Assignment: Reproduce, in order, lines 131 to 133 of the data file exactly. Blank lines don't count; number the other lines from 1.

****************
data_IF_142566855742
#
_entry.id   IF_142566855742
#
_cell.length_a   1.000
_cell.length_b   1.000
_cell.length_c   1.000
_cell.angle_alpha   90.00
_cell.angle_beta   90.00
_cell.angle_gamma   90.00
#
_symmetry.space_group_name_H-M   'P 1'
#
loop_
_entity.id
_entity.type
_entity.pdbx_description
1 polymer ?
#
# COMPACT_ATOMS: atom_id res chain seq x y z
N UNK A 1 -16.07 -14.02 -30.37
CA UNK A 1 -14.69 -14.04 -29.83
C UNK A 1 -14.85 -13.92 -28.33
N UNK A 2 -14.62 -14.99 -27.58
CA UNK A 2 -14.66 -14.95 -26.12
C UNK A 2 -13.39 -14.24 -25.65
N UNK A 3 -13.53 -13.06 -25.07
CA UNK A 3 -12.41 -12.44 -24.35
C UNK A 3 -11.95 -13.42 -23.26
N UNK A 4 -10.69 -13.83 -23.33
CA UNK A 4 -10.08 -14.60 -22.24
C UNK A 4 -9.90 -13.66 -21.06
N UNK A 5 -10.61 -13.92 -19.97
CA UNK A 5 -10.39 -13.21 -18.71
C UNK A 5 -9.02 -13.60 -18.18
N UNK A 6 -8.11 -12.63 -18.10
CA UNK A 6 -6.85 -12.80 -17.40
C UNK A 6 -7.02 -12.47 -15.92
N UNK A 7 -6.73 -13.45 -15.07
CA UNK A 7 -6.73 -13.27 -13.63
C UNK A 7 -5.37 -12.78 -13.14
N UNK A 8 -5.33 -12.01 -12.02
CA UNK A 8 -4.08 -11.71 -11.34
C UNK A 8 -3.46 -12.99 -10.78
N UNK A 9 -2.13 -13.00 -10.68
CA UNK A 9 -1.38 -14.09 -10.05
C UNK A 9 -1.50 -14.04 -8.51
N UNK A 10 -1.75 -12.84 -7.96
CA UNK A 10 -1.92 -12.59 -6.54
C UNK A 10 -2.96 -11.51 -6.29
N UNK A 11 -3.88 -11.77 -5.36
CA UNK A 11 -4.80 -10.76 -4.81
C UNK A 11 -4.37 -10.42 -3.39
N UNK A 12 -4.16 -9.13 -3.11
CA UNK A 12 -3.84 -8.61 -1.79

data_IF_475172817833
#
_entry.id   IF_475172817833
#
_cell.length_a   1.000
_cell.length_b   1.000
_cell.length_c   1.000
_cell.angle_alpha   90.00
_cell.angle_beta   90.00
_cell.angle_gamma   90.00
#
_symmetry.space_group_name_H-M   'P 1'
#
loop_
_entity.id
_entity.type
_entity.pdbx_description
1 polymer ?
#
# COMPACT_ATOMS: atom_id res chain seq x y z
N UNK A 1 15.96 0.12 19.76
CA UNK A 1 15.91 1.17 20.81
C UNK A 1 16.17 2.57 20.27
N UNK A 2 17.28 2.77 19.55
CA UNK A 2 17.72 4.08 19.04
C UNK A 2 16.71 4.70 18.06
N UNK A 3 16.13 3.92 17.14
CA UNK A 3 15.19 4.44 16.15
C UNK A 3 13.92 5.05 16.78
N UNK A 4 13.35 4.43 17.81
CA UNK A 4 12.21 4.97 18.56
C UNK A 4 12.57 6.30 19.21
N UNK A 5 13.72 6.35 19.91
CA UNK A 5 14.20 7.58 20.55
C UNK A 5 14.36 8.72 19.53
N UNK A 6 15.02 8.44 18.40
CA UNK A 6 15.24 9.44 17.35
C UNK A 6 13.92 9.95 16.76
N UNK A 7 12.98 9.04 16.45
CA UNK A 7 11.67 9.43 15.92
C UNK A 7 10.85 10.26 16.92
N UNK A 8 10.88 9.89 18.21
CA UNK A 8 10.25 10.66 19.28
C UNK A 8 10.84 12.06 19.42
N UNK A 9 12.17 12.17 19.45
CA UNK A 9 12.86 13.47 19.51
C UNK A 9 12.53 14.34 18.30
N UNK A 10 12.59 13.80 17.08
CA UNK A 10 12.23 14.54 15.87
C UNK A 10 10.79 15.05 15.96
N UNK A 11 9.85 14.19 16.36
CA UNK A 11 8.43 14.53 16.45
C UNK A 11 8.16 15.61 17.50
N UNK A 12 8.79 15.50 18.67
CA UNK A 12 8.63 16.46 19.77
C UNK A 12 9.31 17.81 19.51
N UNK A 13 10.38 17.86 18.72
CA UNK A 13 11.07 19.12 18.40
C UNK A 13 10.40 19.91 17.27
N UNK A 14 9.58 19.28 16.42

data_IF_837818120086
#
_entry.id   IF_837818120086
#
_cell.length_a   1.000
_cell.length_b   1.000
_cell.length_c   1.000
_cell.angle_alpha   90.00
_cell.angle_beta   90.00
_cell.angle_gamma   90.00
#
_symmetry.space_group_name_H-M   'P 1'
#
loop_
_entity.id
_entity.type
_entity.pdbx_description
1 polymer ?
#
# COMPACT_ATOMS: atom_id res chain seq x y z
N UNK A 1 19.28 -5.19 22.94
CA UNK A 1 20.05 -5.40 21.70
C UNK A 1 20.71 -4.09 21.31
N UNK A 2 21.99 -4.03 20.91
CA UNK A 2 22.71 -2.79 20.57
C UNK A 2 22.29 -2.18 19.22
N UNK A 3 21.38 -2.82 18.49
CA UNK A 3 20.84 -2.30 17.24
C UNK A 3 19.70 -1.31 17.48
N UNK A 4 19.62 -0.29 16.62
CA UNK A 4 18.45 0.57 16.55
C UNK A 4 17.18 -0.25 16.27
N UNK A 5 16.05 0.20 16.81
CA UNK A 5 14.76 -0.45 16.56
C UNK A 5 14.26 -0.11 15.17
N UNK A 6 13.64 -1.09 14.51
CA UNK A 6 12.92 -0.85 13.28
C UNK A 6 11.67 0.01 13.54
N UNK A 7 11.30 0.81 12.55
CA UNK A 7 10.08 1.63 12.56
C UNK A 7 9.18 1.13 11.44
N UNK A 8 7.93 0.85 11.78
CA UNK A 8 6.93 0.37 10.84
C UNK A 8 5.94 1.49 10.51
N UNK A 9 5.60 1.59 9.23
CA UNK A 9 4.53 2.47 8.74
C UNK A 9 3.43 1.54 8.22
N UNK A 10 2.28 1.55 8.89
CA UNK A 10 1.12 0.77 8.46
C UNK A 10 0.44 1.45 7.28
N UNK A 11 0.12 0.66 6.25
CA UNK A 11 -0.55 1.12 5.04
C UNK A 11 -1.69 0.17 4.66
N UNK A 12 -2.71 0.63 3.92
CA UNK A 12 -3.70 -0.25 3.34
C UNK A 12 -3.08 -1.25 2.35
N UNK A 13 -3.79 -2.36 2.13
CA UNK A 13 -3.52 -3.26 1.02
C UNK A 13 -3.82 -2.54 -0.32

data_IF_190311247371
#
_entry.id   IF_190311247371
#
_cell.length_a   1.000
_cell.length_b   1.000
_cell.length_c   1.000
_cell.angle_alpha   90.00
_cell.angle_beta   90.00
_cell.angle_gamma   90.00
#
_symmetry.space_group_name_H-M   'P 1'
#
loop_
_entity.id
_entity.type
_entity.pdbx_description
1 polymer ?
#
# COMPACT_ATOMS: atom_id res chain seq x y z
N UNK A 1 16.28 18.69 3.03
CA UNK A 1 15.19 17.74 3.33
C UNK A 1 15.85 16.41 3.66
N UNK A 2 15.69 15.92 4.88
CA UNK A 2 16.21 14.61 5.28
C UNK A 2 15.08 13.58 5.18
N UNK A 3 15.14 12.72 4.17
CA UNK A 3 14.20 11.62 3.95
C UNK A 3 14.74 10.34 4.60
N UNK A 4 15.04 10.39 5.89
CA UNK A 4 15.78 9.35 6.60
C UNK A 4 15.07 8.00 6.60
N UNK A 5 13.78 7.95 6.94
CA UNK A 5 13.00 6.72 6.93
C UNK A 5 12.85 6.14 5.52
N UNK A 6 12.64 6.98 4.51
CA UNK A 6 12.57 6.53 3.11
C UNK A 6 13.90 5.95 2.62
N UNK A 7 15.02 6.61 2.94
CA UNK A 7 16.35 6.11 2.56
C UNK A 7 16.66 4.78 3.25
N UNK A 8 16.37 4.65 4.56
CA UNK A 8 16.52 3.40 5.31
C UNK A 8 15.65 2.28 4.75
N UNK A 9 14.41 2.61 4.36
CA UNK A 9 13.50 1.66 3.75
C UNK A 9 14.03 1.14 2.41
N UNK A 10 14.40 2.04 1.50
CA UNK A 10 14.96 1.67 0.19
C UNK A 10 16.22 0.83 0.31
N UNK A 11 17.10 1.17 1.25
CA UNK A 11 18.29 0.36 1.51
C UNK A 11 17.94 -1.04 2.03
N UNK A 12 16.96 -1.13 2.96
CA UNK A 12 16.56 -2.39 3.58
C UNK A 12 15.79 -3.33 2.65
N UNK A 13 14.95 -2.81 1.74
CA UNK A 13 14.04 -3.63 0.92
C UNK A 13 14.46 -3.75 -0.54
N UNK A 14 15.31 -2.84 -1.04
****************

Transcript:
_entity.type
_entity.pdbx_description
1 polymer ?